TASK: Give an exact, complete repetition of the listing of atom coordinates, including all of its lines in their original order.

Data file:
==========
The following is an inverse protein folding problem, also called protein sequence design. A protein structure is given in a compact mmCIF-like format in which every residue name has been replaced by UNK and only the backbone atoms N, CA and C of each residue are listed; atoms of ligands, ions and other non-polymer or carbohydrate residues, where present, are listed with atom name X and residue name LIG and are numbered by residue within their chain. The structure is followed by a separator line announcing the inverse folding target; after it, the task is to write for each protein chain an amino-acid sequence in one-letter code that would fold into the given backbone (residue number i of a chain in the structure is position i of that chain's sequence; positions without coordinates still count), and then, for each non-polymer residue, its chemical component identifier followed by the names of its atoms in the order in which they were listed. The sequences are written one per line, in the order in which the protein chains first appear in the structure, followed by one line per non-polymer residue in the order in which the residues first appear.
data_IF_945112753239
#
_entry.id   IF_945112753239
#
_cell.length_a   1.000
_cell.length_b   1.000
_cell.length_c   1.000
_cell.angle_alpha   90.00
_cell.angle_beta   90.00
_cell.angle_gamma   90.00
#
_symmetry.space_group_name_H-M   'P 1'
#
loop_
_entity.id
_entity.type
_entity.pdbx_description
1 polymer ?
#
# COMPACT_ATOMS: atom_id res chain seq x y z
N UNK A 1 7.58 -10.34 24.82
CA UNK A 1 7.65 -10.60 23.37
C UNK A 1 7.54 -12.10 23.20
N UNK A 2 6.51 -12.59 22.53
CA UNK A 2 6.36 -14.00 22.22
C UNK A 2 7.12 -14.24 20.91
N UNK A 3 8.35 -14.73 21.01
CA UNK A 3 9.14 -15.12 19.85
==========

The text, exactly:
The following is an inverse protein folding problem, also called protein sequence design. A protein structure is given in a compact mmCIF-like format in which every residue name has been replaced by UNK and only the backbone atoms N, CA and C of each residue are listed; atoms of ligands, ions and other non-polymer or carbohydrate residues, where present, are listed with atom name X and residue name LIG and are numbered by residue within their chain. The structure is followed by a separator line announcing the inverse folding target; after it, the task is to write for each protein chain an amino-acid sequence in one-letter code that would fold into the given backbone (residue number i of a chain in the structure is position i of that chain's sequence; positions without coordinates still count), and then, for each non-polymer residue, its chemical component identifier followed by the names of its atoms in the order in which they were listed. The sequences are written one per line, in the order in which the protein chains first appear in the structure, followed by one line per non-polymer residue in the order in which the residues first appear.
data_IF_945112753239
#
_entry.id   IF_945112753239
#
_cell.length_a   1.000
_cell.length_b   1.000
_cell.length_c   1.000
_cell.angle_alpha   90.00
_cell.angle_beta   90.00
_cell.angle_gamma   90.00
#
_symmetry.space_group_name_H-M   'P 1'
#
loop_
_entity.id
_entity.type
_entity.pdbx_description
1 polymer ?
#
# COMPACT_ATOMS: atom_id res chain seq x y z
N UNK A 1 7.58 -10.34 24.82
CA UNK A 1 7.65 -10.60 23.37
C UNK A 1 7.54 -12.10 23.20
N UNK A 2 6.51 -12.59 22.53
CA UNK A 2 6.36 -14.00 22.22
C UNK A 2 7.12 -14.24 20.91
N UNK A 3 8.35 -14.73 21.01
CA UNK A 3 9.14 -15.12 19.85